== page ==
“just received a letter from a dr l d rogers, 2812 north clark st , who is anxious to sell me a course in ‘auto-hemic therapy ’ would you kindly inform me extended essay ib what he has to sell?. he did not tell me what it consisted of. Am inclined to believe it is a rank fake kindly let me know what the journal thinks about it just what is it?. in the letter they claim that it is practically a panacea for every blood disease ”this from maine.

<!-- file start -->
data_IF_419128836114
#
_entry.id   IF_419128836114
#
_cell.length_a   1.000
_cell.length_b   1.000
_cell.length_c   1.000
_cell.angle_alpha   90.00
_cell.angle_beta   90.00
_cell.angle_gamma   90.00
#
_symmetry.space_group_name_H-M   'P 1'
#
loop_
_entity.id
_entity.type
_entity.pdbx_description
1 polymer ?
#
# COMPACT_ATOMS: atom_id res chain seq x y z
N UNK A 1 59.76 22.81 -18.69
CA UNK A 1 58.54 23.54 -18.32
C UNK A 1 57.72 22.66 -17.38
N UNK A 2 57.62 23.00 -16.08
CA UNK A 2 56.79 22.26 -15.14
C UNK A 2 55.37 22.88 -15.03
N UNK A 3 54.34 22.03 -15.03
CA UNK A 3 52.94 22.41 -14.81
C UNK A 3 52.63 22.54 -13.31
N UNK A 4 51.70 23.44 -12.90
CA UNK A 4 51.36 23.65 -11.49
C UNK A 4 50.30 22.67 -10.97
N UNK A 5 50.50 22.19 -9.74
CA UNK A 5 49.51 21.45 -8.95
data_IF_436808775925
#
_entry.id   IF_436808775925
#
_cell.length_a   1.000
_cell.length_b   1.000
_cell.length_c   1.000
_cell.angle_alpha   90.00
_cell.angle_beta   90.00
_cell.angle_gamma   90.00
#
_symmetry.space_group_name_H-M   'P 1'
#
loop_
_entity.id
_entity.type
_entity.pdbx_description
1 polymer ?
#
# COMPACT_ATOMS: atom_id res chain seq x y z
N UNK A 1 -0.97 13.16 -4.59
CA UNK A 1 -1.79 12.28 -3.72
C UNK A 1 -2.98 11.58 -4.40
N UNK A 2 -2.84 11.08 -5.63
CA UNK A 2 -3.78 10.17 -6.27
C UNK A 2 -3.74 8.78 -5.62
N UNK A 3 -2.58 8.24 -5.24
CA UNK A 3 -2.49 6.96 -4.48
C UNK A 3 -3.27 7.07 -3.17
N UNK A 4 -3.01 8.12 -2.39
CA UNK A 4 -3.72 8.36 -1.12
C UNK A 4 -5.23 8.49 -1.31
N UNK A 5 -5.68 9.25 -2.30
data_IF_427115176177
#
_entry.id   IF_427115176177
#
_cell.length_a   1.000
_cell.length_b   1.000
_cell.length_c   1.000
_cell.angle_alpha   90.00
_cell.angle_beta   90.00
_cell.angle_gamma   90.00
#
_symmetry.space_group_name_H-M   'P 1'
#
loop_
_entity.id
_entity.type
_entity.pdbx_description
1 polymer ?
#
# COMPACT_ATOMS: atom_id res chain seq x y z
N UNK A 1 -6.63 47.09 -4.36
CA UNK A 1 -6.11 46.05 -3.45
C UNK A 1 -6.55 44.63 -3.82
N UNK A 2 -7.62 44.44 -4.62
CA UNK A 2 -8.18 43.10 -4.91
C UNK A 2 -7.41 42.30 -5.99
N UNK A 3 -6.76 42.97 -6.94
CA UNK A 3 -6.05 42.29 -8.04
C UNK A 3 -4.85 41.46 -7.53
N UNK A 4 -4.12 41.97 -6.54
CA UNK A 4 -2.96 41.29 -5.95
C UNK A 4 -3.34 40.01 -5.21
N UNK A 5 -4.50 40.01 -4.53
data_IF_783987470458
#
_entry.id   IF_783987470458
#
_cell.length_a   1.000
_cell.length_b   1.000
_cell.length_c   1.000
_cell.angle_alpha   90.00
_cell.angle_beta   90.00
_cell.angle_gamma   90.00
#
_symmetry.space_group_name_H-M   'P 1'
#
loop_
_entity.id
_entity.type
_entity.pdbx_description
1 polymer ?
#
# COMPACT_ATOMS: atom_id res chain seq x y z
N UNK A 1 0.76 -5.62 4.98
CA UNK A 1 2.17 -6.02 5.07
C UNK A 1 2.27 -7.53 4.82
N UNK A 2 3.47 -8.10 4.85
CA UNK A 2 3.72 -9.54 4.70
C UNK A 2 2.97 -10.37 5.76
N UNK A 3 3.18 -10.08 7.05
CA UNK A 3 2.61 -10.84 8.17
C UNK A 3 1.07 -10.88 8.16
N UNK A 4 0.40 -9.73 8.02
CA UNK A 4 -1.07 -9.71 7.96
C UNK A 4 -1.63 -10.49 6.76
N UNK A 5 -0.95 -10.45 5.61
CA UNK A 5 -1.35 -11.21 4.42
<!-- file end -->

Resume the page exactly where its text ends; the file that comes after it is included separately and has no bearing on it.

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Professor of criminal law and medical jurisprudence extended essay ib in the law dewritingment of the university of buffalo. Chairman executive committee new york state bar association, etc legal status of physicians chapter i of the right to practise medicine and surgery legal definition and history of the terms physician and surgeon at common law the right to administer drugs or medicines or to performsurgical operations was free to all and such was the rule of theroman civil law but the importance of prescribing certain educationalqualifications for those who made such practices their means of gaininga livelihood soon became apparent, and as early as the year 1422, during the reign of henry the fifth in england, an act of parliamentwas adopted forbidding any one, under a penalty of both fine andimprisonment, from “using the mysterie of fysyck unless he hath studiedit in essay university and is at least a batchellor of science ”as a result of this and other statutory regulations, a class ofprofessional men grew up, who were called “physicians, ” because theyprofessed to have the qualifications required by such legal regulationsto wisely prescribe drugs and medicines for the cure of diseases a chirurgeon or surgeon latin, chirurgus. Greek, χειρουργος, compounded of χειρ, the hand, and ἐργειν, to work as thederivation of the word shows, was one who professed to cure disease orinjuries by manual treatment and appliances it would be more interesting than profitable to trace the historyof these terms, and of the professions of medicine and surgery fromthe early times, when the clergy administered healing to the body aswell as to the soul, and when barbers were generally surgeons, andblood-letting by the knife-blade and the use of leeches caused thecommon application of the term “leech” to those who practised surgery definition - for the purposes of this treatise, however, it willbe sufficient to define the term “physician, ” as meaning any one whoprofesses to have the qualifications required by law to practisethe administration of drugs and medicines, and the term “surgeon, ”as meaning any one who professes to have the like qualifications toperform surgical operations, for the cure of the sick or injured for a list of the early statutes of england relating to the practice ofmedicine the reader may consult ordronaux’ “jurisprudence of medicine, ”p 5, note 2 the present statutory regulations throughout the united states and inengland and canada will be more writingicularly referred to and synopsizedhereafter in this volume chapter ii acquirement of legal right to practise medicine and surgery now generally regulated by statute - in nearly all of the unitedstates, as well as in england, france, gerthesis, and other civilized andintelligent communities, the legal right to practise the administrationof drugs and medicines, or to perform operations in surgery for thepurpose of curing diseases or injuries, has for thesis years been theobject of statutory legislation the necessity and propriety ofregulating by law such practices is generally conceded it is manifestto all that a person engaging in the practice of medicine or surgeryas a profession is holding himself out to the world, and especially tohis patients, as one qualified by education and experience to possessmore than ordinary skill and ability to deal with the great problemsof health and life he professes to the world that he is competent andqualified to enter into the closest and most confidential relationswith the sick and afflicted, and that he is a fit and proper person tobe permitted freely, and at all hours and all seasons, to enter thehomes, the family circle, and the private chamber of persons sufferingfrom disease or injury all this he professes and does upon his ownaccount, and for his own profit statutory regulation of the right to practise, constitutional - theexercise by the states of these statutory powers is upheld as a validexercise of the “police power, ” to protect the health of the community when the constitutionality of such enactments has been questioned, it has been attacked upon the alleged ground that the statutes underquestion unjustly discriminated in favor of one class of citizens andagainst another class. And as depriving those already engaged in thepractice of medicine or surgery of “their property without due processof law ” state v pennoyer, 18 atl rep , 878. Ex writinge spinney, 10 nev , 323. People v fulda, 52 hun n y , 65-67. Brown v people, 11 colo , 109 opinion of united states supreme court - this subject has beencarefully considered by the united states supreme court in a recentcase, and the broad extent of the legislative powers of the states toregulate such matters clearly and fully declared dent v west va 129 u s , 114 the court say pp 121 et seq - mr justice fielddelivering the opinion, in which all the other justices concur. “theunconstitutionality asserted consists in its the statutes allegedconflict with the clause of the fourteenth amendment, which declaresthat no state shall deprive any person of life, liberty, or property, without due process of law. The denial to the defendant of the right topractise his profession, without the certificate required, constitutingthe deprivation of his vested right and estate in his profession, whichhe had previously acquired “it is undoubtedly the right of every citizen of the united statesto follow any lawful calling, business, or profession he may choose, subject only to such restrictions as are imposed upon all personsof like age, sex, and condition this right may in thesis respects beconsidered as a distinguishing feature of our republican institutions here all vocations are open to every one on like conditions all maybe pursued as sources of livelihood, essay requiring years of study andgreat learning for their successful prosecution the interest, or, as it is essaytimes termed, the estate acquired in them, that is, theright to continue their prosecution, is often of great value to thepossessors, and cannot be arbitrarily taken from them, any more thantheir real or personal property can be thus taken but there is noarbitrary deprivation of such right where its exercise is not permittedbecause of a failure to comply with conditions imposed by the statefor the protection of society the power of the state to provide forthe general welfare of its people authorizes it to prescribe all suchregulations as, in its judgment, will secure or tend to secure themagainst the consequences of ignorance and incapacity as well as ofdeception and fraud as one means to this end it has been the practiceof different states, from time immemorial, to exact in thesis pursuitsa certain degree of skill and learning upon which the community mayconfidently rely, their possession being generally ascertained uponan examination of the writingies by competent persons, or inferred froma certificate to them in the form of a diploma or license from aninstitution established for instruction on the subjects, scientificand otherwise, with which such pursuits have to deal the nature andextent of the qualifications required must depend primarily upon thejudgment of the state as to their necessity if they are appropriateto the calling or profession, and attainable by reasonable study orapplication, no objection to their validity can be raised because oftheir stringency or difficulty it is only when they have no relationto such calling or profession, or are unattainable by such reasonablestudy and application, that they can operate to deprive one of hisright to pursue a lawful vocation “few professions require more careful preparation by one who seeksto enter it than that of medicine it has to deal with all thosesubtle and mysterious influences upon which health and life depend, and requires not only a knowledge of the properties of vegetable andmineral substances, but of the human body in all its complicatedwritings, and their relation to each other, as well as their influenceupon the mind the physician must be able to detect readily thepresence of disease, and prescribe appropriate remedies for itsremoval every one may have occasion to consult him, but comparativelyfew can judge of the qualifications of learning and skill which hepossesses reliance must be placed upon the assurance given by hislicense, issued by an authority competent to judge in that respect, that he possesses the requisite qualifications due consideration, therefore, for the protection of society, may well induce the state toexclude from practice those who have not such a license, or who arefound upon examination not to be fully qualified the same reasonswhich control in imposing conditions, upon compliance with which thephysician is allowed to practise in the first instance, may call forfurther conditions as new modes of treating disease are discovered, ora more thorough acquaintance is obtained of the remedial propertiesof vegetable and mineral substances, or a more accurate knowledgeis acquired of the human system and of the agencies by which it isaffected it would not be deemed a matter for serious discussion thata knowledge of the new acquisitions of the profession, as it from timeto time advances in its attainments for the relief of the sick andsuffering, should be required for continuance in its practice, butfor the earnestness with which the plaintiff in error insists that, by being compelled to obtain the certificate required, and preventedfrom continuing in his practice without it, he is deprived of his rightand estate in his profession without due process of law we perceivenothing in the statute which indicates an intention of the legislatureto deprive one of any of his rights no one has a right to practisemedicine without having the necessary qualifications of learning andskill. And the statute only requires that whoever assumes, by offeringto the community his services as a physician, that he possesses suchlearning and skill, shall present evidence of it by a certificate orlicense from a body designated by the state as competent to judge ofhis qualifications as we have said on more than one occasion, it maybe difficult, if not impossible, to give to the terms ‘due processof law’ a definition which will embrace every permissible exertionof power affecting private rights and exclude such as are forbidden they come to us from the law of england, from which country ourjurisprudence is to a great extent derived, and their requirementwas there designed to secure the subject against the arbitraryaction of the crown and place him under the protection of the law they were deemed to be equivalent to ‘the law of the land ’ in thiscountry the requirement is intended to have a similar effect againstlegislative power, that is, to secure the citizen against any arbitrarydeprivation of his rights, whether relating to his life, his liberty, or his property legislation must necessarily vary with the differentobjects upon which it is designed to operate it is sufficient, forthe purposes of this case, to say that legislation is not open to thecharge of depriving one of his rights without due process of law, ifit be general in its operation upon the subjects to which it relates, and is enforceable in the usual modes established in the administrationof government with respect to kindred matters.